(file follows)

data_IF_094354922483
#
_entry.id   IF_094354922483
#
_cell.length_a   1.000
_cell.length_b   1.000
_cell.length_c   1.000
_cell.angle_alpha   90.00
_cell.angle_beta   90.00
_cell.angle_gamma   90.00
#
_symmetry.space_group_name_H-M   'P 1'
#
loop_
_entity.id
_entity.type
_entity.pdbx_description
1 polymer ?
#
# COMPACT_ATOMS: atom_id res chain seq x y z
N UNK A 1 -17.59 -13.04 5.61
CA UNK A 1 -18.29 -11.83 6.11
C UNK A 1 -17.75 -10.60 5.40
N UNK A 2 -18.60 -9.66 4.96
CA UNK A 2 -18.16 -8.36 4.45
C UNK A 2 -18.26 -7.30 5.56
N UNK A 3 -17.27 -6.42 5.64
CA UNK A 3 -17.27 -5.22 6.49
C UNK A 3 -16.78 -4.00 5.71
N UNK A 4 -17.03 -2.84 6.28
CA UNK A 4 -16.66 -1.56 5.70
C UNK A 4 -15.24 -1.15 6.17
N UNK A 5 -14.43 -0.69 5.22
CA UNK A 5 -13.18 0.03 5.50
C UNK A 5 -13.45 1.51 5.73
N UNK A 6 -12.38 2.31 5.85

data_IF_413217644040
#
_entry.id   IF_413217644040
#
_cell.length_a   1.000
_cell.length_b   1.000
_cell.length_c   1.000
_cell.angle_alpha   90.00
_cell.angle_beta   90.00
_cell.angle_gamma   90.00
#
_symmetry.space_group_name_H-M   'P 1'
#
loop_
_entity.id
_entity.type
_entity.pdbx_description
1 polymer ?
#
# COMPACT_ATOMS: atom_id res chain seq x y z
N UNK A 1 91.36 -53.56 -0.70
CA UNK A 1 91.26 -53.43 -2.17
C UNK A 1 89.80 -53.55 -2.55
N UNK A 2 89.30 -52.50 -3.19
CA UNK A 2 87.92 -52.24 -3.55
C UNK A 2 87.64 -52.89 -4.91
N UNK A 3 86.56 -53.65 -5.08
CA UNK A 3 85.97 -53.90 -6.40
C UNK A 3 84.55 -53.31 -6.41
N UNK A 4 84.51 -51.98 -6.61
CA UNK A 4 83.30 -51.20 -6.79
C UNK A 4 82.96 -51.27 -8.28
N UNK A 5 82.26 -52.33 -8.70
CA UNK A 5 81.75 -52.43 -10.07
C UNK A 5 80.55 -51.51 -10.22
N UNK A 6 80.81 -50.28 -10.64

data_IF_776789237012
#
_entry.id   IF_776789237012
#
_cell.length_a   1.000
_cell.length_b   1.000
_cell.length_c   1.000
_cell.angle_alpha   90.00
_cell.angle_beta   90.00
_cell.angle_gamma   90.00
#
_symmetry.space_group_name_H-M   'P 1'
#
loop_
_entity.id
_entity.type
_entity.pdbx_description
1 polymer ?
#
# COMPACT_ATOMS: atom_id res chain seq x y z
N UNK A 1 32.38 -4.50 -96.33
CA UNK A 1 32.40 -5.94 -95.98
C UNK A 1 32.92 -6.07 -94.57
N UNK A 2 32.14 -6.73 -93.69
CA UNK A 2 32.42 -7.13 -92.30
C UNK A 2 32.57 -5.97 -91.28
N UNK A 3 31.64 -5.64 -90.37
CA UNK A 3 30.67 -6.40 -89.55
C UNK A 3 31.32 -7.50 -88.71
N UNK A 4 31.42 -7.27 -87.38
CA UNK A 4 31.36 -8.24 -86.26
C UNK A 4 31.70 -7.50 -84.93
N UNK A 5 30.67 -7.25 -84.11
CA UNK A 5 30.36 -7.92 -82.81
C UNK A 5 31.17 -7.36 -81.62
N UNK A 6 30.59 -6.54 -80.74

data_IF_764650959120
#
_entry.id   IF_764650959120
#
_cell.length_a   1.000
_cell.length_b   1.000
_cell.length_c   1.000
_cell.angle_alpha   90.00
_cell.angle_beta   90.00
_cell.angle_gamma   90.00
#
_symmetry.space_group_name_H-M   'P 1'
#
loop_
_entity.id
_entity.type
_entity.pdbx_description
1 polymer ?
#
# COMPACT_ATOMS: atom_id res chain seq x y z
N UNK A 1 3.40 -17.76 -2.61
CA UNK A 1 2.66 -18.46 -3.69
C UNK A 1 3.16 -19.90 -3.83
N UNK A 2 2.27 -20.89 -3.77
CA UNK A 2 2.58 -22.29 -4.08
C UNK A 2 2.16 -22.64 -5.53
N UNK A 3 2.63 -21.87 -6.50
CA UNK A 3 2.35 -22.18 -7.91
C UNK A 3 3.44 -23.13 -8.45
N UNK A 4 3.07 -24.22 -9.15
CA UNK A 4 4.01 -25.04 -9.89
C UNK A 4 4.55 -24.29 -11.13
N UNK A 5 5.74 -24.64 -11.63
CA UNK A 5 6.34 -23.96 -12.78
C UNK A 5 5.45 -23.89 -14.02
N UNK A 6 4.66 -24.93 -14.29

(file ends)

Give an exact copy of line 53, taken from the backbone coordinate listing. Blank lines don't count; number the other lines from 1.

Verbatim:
_entity.pdbx_description